A walk along the cobblestone-lined pathway of the Monteliusvägen offers excellent view of the city, Lake Mälaren, Riddarholmen (the small island next to the Gamla Stan) and the city hall. Taking a stroll here is best around sunrise or sunset, but it’s wonderful all day long. There are also bars and restaurants nearby if you want to take a break.
12. Stockholm Metro
The Stockholm Metro has around 100 stations, and almost all of them has ellaborate and unique art on its roofs and walls. Mosaics, paintings, installations, and sculptures decorate these stations, making it look like one giant art gallery. The best part is that the only fee is the ticket itself, so anyone can enjoy these unique stations. Checking these out is surely one of the best things to do in Stockholm.
13. R1 Nuclear Reactor
The R1 Nuclear Reactor was the first nuclear reactor of Sweden which was built 25 metres underneath the KTH Royal Institute of Technology, and only 1 km from the center of Stockholm. It was used for around 16 years before it was shut down due to concerns over its proximity to the capital and the citizens. Today, the abandoned place can be visited by people coming to the institute.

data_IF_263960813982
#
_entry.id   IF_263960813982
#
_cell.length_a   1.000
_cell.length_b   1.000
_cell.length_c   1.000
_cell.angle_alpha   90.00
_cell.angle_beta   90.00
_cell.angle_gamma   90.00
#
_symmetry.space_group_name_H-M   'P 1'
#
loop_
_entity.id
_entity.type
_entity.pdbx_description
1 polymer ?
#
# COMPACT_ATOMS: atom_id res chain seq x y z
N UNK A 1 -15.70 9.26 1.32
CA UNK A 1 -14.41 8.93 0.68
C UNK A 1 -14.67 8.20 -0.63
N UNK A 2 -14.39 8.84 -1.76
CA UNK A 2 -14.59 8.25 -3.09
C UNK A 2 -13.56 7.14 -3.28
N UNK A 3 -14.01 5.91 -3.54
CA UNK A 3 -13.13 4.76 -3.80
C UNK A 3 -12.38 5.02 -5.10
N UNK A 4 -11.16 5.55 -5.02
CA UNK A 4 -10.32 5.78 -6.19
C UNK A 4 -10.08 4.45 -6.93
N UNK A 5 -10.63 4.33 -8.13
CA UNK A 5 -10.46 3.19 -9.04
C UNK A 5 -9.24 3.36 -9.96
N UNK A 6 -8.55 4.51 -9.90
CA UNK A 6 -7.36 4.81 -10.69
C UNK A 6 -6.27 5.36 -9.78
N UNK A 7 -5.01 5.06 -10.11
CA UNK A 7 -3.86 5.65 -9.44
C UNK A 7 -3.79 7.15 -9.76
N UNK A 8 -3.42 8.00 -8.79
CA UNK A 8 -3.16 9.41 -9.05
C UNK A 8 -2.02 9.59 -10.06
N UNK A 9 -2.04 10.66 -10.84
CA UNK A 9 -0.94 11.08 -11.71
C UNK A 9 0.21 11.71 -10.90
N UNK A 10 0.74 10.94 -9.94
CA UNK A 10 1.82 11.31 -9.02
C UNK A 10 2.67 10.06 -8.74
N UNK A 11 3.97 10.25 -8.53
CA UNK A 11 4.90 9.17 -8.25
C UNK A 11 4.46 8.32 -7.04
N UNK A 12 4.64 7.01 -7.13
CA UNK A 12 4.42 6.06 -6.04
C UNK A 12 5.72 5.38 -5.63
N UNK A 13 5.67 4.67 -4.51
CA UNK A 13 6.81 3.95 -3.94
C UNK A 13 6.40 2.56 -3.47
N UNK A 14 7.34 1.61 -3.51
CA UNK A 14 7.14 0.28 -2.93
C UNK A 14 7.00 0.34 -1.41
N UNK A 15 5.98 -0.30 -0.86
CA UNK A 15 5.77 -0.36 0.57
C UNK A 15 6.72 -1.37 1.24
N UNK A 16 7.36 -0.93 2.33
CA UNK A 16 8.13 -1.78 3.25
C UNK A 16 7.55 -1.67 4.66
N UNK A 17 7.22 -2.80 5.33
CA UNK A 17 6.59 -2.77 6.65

14. Sweden Solar System
The Sweden Solar System is the largest model of our planetary system at a scale of 1:20 million. The sun is represented by the Globe Arena in Stockholm, the largest spherical building in the world. The other planets and bodies, which are all scaled, can be located throughout the suburbs of the city and in other towns and regions of Sweden, according to their distance from the sun. For example, Jupiter is at the Stockholm-Arlanda International Airport, while Pluto is in the town of Delsbo, 300 km from Stockholm. Next to these are informations about the planets and the mythological figues they were named after.
15. Codex Gigas
The Codex Gigas is the largest medieval manuscript in the world. It is believed to have been written in the 13th century by an anonymous monk in the Benedictine monastery at Podlažice. It was later brought to Stockholm where it’s currently held. The manuscript contains the New and Old Testaments, as well as other texts concerning exorcism, grammar, a calendar, and medical works. The most prominent feature is a full colored page of Satan himself, for which it was nicknamed the Devil’s Bible.